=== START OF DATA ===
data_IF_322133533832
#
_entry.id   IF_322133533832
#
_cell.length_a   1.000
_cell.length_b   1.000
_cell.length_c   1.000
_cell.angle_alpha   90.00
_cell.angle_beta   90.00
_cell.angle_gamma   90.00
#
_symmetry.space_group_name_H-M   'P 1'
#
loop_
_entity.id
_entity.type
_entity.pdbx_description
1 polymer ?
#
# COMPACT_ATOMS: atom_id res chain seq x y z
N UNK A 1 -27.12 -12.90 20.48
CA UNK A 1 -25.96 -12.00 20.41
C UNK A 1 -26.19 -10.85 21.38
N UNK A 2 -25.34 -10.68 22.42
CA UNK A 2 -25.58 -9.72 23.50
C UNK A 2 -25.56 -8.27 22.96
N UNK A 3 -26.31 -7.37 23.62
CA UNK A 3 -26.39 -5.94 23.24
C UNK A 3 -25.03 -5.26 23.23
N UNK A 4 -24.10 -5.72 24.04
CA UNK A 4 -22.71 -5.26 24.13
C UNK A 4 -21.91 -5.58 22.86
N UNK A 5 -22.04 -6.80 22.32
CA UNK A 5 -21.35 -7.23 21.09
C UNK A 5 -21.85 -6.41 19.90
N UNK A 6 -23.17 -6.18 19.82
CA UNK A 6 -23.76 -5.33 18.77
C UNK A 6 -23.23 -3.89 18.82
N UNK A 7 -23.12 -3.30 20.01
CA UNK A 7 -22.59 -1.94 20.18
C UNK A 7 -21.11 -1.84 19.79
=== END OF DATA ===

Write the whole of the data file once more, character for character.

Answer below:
data_IF_322133533832
#
_entry.id   IF_322133533832
#
_cell.length_a   1.000
_cell.length_b   1.000
_cell.length_c   1.000
_cell.angle_alpha   90.00
_cell.angle_beta   90.00
_cell.angle_gamma   90.00
#
_symmetry.space_group_name_H-M   'P 1'
#
loop_
_entity.id
_entity.type
_entity.pdbx_description
1 polymer ?
#
# COMPACT_ATOMS: atom_id res chain seq x y z
N UNK A 1 -27.12 -12.90 20.48
CA UNK A 1 -25.96 -12.00 20.41
C UNK A 1 -26.19 -10.85 21.38
N UNK A 2 -25.34 -10.68 22.42
CA UNK A 2 -25.58 -9.72 23.50
C UNK A 2 -25.56 -8.27 22.96
N UNK A 3 -26.31 -7.37 23.62
CA UNK A 3 -26.39 -5.94 23.24
C UNK A 3 -25.03 -5.26 23.23
N UNK A 4 -24.10 -5.72 24.04
CA UNK A 4 -22.71 -5.26 24.13
C UNK A 4 -21.91 -5.58 22.86
N UNK A 5 -22.04 -6.80 22.32
CA UNK A 5 -21.35 -7.23 21.09
C UNK A 5 -21.85 -6.41 19.90
N UNK A 6 -23.17 -6.18 19.82
CA UNK A 6 -23.76 -5.33 18.77
C UNK A 6 -23.23 -3.89 18.82
N UNK A 7 -23.12 -3.30 20.01
CA UNK A 7 -22.59 -1.94 20.18
C UNK A 7 -21.11 -1.84 19.79